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Harness.

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groom's fashion of giving the halter a hitch, and putting it round the jaw, is well known.

Buc7,,le,,.-A contrivance like this will often be found useful to replace a buckle

and strap ; by twisting the lower thong more tightly, its length can be shortened as much as may be required. If the tongue

of a buckle breaks, a nail or a peg, pushed through the buckle-hole, as in the figure below, will replace it.

To Padlock a Bag.-A padlock, passed through the next buckle-hole, as is also shown in the same figure, prevents pilferers from unbuckling and opening the package. It is well to, learn some artful sailor's-knot for tying up bags, with which other people cannot meddle without your finding it out.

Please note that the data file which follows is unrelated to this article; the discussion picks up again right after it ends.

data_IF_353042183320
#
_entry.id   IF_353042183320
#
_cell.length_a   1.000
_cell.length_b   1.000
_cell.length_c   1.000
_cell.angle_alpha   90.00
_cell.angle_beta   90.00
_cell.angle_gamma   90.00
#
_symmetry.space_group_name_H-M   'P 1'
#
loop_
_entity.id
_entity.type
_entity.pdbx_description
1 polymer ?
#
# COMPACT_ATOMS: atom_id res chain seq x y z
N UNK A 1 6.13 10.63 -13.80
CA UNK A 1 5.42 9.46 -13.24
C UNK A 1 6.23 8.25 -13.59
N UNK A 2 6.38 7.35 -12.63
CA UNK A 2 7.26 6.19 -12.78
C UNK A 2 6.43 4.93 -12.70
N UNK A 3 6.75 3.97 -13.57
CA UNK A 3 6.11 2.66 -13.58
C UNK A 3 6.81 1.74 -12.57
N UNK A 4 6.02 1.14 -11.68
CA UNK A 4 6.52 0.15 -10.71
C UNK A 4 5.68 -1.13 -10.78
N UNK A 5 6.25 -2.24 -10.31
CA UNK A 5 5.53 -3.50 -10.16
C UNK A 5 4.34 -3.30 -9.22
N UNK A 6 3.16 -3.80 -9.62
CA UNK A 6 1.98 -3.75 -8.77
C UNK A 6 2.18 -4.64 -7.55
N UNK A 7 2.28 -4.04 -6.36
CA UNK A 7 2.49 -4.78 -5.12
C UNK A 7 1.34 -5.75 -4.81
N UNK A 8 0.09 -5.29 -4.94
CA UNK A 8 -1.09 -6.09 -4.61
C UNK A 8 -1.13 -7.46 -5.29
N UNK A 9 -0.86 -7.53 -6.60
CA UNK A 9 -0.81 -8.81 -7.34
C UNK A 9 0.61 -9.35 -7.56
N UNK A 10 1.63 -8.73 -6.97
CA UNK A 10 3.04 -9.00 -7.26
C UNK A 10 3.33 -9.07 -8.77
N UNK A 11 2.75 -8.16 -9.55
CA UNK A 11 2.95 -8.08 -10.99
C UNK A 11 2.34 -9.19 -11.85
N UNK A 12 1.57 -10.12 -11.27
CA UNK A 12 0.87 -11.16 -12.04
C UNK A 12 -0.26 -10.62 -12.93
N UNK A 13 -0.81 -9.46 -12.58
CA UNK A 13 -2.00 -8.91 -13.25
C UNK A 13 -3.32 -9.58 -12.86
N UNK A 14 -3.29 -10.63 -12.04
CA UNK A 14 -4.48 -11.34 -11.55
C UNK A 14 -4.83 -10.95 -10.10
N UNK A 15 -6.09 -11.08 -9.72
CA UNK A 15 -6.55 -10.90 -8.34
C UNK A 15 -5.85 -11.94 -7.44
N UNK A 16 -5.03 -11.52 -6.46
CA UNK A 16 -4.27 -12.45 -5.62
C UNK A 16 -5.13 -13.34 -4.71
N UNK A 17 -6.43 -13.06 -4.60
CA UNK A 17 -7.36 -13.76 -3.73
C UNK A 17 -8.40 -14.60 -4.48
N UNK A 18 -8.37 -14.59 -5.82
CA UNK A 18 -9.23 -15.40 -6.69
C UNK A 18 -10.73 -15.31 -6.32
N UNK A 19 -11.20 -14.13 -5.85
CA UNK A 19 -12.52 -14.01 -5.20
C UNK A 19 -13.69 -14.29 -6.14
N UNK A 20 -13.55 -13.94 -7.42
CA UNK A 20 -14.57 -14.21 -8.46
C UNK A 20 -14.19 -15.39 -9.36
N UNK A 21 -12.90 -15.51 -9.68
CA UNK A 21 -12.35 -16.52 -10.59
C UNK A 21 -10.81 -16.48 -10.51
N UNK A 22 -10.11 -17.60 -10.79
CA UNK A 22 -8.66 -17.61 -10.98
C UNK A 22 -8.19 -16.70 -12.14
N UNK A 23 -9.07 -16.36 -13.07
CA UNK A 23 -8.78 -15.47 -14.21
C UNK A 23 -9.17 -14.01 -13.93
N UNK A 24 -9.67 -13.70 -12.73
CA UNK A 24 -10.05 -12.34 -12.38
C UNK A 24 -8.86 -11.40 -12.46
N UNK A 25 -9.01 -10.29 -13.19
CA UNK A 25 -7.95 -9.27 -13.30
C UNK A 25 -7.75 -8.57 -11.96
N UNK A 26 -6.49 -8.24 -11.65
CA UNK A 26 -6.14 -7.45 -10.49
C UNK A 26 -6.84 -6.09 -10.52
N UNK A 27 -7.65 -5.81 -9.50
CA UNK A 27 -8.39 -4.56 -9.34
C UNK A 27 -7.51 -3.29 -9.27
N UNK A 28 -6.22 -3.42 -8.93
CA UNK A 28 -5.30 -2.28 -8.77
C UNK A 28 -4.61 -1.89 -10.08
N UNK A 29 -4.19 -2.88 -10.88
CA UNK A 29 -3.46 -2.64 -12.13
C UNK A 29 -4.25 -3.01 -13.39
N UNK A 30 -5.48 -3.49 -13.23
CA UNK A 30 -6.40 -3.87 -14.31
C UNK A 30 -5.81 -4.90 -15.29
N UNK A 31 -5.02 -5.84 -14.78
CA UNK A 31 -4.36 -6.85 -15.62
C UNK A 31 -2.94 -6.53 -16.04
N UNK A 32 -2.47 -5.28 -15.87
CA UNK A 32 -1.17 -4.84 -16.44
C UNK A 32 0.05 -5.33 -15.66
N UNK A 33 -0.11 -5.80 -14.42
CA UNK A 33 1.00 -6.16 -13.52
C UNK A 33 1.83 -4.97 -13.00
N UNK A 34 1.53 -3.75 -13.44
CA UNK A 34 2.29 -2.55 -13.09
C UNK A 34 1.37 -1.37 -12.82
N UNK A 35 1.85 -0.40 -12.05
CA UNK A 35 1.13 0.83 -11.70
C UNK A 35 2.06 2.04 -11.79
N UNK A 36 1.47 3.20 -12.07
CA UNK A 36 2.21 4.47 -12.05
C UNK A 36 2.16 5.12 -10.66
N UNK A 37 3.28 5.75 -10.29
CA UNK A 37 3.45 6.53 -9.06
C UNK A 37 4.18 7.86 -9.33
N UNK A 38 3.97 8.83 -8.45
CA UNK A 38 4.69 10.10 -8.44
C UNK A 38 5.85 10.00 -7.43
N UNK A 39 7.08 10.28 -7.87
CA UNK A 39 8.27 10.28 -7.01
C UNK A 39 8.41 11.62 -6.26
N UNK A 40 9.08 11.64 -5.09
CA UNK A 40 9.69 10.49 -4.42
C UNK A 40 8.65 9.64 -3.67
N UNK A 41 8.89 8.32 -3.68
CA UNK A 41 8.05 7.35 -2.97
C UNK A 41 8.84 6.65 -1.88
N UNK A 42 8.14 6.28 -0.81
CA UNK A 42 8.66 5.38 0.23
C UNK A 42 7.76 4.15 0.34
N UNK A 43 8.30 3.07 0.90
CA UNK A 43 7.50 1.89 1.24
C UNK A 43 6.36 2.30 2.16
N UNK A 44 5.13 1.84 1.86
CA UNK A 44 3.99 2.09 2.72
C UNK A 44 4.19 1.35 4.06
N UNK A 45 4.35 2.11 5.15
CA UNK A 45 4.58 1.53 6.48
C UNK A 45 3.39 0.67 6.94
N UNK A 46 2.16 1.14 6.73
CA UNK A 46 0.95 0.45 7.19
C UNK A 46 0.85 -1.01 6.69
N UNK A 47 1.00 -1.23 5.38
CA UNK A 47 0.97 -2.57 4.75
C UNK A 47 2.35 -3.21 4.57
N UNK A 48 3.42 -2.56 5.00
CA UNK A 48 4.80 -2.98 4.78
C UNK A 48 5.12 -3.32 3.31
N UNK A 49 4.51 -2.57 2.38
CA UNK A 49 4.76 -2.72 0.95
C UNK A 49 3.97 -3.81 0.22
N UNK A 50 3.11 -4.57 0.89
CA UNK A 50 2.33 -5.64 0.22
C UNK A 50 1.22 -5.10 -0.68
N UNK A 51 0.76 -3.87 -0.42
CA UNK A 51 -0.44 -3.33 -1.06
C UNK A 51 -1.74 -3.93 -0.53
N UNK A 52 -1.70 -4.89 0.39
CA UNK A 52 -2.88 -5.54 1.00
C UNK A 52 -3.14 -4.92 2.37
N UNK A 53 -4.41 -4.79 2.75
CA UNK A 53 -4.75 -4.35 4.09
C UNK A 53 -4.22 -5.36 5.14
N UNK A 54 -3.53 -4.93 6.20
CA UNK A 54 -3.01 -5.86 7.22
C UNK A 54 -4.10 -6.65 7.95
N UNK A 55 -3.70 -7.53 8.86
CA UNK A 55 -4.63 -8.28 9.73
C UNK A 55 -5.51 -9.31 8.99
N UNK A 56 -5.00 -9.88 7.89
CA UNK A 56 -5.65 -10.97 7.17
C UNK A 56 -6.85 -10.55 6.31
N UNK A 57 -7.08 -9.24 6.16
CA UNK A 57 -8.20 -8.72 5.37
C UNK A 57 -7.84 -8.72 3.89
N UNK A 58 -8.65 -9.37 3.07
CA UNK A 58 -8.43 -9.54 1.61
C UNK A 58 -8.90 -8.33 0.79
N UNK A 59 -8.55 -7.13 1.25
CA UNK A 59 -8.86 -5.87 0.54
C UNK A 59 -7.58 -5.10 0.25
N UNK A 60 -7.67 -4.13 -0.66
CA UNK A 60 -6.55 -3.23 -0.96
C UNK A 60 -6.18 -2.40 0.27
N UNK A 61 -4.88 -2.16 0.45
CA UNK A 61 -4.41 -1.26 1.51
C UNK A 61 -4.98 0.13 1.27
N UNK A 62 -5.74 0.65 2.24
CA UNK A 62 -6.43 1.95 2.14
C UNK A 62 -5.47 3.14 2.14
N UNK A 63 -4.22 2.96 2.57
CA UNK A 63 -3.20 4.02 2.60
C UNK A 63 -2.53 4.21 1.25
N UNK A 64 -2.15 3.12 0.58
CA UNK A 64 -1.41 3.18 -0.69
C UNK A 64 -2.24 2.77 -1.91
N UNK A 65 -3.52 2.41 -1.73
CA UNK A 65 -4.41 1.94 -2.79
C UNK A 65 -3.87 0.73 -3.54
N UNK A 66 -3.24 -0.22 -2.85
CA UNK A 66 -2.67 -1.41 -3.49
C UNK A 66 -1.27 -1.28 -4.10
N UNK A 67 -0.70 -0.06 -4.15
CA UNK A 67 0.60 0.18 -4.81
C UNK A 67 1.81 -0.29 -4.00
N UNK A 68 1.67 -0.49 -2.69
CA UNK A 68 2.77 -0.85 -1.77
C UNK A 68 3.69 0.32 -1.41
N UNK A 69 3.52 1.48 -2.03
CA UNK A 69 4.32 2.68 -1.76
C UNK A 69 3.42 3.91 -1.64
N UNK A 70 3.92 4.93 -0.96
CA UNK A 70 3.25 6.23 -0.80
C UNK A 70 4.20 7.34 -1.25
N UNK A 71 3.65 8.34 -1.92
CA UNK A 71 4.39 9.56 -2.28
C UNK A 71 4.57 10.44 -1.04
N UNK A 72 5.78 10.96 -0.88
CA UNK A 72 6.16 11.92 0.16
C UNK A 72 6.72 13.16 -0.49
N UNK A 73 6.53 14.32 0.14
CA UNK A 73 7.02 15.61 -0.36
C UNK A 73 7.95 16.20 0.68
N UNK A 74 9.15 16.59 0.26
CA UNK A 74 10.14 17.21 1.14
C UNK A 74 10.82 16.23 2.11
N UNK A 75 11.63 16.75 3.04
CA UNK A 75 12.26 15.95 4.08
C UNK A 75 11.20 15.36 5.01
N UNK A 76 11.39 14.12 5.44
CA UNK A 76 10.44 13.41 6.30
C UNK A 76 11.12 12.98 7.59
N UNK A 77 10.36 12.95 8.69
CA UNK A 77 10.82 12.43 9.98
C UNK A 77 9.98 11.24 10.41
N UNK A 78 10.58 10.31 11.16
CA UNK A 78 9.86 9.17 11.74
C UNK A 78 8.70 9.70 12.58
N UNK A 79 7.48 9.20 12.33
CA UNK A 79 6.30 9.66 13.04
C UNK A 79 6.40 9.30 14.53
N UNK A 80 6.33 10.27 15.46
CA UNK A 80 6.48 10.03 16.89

Rings.-In packing-gear and other harness, use is frequently made of rings. Iron ones may be replaced by a loop of tough wood, such as the peasants of the Campagna commonly employ : a piece of the thickness of a small walking-stick, and eight inches long, is bent (see " Wood, to bend ") ; its arms are notched when they cross, and are firmly nailed or lashed.

Tethers, Hobbles, and Knee-halters.-Cattle

may be secured at night by being tethered, hobbled, knee-haltered, or driven into an

enclosure made of bushes. The nature of the country, and what dangers are apprehended, determine which plan is most advisable. A knee-haltered horse has a good chance of escape if he scents a wild beast that is creeping up to him ; for he can gallop, though with labour, to a short distance. A hobbled horse has no chance at all ; though, indeed, they have been known to fight desperately with their teeth and